To date, the largest lithium-ion battery project in the world was completed late last year by Tesla in Australia. However, a new project is in motion to make the Australia project seem miniscule.
Recently, AES Corp. and Siemens AG combined forces to create a new joint venture: Fluence Energy LLC. Fluence's first contract is to build a solar-plus-storage project for the Alamitos Power Center, which is owned by AES, in Long Beach, Calif., that will be three times as large as Tesla's Australia project and will serve Southern California Edison's customers in western Los Angeles.
While Tesla's Australia project weighed in at 100 megawatts (MW)/129 megawatt-hours (MWh), Fluence's Long Beach project will be 100 MW/400 MWh.
Features of the solar-plus-storage project include an industrial-strength technology platform that is optimized for individualized needs, including speed of response, long-term dependability and integration with other power resources.
The platform, called SunFlex Energy Storage, is designed specifically to be paired with solar photovoltaics (PV), will capture excess energy that would have been lost during daytime hours, and will allow that energy to be delivered at night, creating a dispatchable solar resource. SunFlex was specifically designed to improve and expand the capabilities of PV solar generation, enabling solar facilities to sell up to 50 percent more clean energy per site, eliminating solar variability across the day (such as caused by passing clouds), and expanding the delivery of energy into the night, which creates an on-demand solar resource.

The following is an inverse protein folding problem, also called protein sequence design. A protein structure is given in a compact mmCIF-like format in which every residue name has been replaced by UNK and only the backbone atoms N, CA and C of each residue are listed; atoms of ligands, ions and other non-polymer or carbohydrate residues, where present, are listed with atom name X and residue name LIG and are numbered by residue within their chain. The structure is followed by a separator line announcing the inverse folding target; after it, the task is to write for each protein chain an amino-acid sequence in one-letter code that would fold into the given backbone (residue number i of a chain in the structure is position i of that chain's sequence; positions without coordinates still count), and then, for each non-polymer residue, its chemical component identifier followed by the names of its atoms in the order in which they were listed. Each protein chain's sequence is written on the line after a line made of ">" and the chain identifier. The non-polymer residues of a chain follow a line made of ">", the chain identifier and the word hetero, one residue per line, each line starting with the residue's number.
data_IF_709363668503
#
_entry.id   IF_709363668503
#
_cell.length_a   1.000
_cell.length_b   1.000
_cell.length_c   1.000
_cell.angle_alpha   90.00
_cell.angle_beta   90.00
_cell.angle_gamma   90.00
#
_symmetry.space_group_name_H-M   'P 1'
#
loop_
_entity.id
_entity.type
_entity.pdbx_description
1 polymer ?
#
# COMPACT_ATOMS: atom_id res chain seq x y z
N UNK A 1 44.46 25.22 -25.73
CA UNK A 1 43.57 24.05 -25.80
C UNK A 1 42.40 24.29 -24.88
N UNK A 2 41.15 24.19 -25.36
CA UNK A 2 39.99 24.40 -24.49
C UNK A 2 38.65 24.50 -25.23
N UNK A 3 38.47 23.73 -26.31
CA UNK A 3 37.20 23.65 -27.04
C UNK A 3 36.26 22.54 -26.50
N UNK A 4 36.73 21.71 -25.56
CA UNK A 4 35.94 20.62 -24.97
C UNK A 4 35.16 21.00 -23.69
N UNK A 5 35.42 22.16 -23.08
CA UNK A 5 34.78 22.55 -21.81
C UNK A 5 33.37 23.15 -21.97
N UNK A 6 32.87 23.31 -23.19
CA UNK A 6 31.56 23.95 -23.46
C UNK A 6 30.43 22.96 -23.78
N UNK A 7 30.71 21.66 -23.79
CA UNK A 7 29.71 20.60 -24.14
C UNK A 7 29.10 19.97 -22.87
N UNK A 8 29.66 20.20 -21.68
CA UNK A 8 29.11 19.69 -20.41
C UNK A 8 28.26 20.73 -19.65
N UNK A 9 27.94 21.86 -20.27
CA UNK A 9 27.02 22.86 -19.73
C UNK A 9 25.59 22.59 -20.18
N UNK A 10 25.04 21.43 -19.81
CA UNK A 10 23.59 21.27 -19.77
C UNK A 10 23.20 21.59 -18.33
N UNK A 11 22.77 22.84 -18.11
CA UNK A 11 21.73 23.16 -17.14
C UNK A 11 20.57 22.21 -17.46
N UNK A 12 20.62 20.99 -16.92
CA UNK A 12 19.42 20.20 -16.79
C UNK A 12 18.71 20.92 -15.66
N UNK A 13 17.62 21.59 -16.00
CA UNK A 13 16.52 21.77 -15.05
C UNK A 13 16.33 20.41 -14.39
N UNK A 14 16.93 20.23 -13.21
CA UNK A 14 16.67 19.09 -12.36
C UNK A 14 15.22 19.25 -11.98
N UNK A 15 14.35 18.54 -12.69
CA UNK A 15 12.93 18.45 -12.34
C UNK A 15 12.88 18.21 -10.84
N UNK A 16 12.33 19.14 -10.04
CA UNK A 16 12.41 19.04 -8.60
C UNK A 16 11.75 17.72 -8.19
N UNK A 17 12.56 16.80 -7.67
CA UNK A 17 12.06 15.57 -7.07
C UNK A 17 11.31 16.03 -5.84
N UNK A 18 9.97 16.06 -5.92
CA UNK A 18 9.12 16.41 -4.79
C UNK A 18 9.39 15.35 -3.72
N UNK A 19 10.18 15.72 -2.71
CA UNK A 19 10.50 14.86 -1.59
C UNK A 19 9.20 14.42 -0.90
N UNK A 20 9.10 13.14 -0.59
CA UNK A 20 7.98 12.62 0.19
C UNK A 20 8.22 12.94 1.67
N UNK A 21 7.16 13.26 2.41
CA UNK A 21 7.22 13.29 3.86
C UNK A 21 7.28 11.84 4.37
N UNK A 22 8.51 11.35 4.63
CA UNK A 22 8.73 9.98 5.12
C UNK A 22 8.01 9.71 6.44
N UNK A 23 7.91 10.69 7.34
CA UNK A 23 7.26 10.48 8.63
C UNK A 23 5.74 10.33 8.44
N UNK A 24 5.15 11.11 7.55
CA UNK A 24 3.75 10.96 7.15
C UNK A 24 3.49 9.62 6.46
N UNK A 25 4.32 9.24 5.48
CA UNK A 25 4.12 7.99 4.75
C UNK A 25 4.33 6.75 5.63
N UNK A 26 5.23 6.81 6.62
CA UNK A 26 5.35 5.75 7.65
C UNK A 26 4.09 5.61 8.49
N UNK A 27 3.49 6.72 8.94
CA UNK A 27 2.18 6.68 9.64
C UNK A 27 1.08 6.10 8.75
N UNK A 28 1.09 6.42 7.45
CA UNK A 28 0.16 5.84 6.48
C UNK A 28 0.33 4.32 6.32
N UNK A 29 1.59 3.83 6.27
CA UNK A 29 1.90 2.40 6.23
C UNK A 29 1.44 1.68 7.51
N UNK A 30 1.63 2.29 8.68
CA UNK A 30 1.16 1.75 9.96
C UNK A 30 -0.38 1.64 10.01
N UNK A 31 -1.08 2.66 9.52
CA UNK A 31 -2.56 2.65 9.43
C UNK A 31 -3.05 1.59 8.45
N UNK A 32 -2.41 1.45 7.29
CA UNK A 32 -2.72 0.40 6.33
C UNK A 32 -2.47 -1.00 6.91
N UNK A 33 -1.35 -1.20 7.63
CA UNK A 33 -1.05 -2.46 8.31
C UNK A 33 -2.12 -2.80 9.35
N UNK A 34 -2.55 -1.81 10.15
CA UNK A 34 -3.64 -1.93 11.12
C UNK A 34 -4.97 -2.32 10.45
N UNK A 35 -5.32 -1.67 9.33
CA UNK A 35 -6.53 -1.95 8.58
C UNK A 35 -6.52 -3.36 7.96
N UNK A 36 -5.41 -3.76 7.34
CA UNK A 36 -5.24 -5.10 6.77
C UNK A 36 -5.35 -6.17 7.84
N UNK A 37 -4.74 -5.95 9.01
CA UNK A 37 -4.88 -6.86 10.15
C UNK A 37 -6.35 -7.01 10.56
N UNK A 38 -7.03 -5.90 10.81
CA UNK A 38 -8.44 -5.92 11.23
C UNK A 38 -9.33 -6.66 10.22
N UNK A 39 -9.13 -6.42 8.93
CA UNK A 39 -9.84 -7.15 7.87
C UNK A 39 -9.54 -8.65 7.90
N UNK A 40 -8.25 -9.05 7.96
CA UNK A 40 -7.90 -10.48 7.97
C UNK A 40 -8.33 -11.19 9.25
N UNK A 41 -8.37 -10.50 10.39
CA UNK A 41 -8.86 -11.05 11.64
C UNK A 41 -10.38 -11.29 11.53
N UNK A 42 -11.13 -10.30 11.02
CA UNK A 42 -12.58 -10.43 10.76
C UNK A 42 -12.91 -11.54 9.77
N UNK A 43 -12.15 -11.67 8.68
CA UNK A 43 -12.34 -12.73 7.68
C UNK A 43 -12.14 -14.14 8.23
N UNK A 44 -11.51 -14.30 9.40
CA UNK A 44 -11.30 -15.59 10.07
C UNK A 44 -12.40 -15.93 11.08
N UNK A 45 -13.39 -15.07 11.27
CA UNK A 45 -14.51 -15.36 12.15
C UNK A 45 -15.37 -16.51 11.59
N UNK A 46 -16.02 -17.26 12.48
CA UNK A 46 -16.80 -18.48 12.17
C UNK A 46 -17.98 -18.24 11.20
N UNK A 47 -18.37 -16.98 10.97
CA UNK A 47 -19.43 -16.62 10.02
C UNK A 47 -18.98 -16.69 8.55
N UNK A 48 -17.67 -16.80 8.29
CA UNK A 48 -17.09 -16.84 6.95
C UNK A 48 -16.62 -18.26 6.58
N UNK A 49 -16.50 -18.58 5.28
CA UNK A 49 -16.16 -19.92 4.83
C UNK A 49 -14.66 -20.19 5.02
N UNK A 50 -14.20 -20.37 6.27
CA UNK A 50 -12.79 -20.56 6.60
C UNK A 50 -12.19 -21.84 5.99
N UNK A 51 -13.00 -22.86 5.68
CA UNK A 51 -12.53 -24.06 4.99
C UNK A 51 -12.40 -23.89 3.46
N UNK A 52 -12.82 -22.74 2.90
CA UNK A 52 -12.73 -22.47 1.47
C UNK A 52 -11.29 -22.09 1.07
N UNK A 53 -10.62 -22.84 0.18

Besides being able to serve local capacity for Southern California Edison at night, the system will be able to dispatch power at other times, such as when there is a demand for peak power.
Currently, AES's Alamitos Power Center is operating as a natural gas-fired, combined cycle, air-cooled power plant. AES actually won the Long Beach contract back in 2014, prior to the formation of Fluence Energy. The solar-plus-storage system will sit inside AES's Alamitos Power Center. Ground-breaking will occur later this year. Construction and commissioning should take about two years and is expected to be online prior to the California's 2021 deadline for shutting down one-through cooling plants.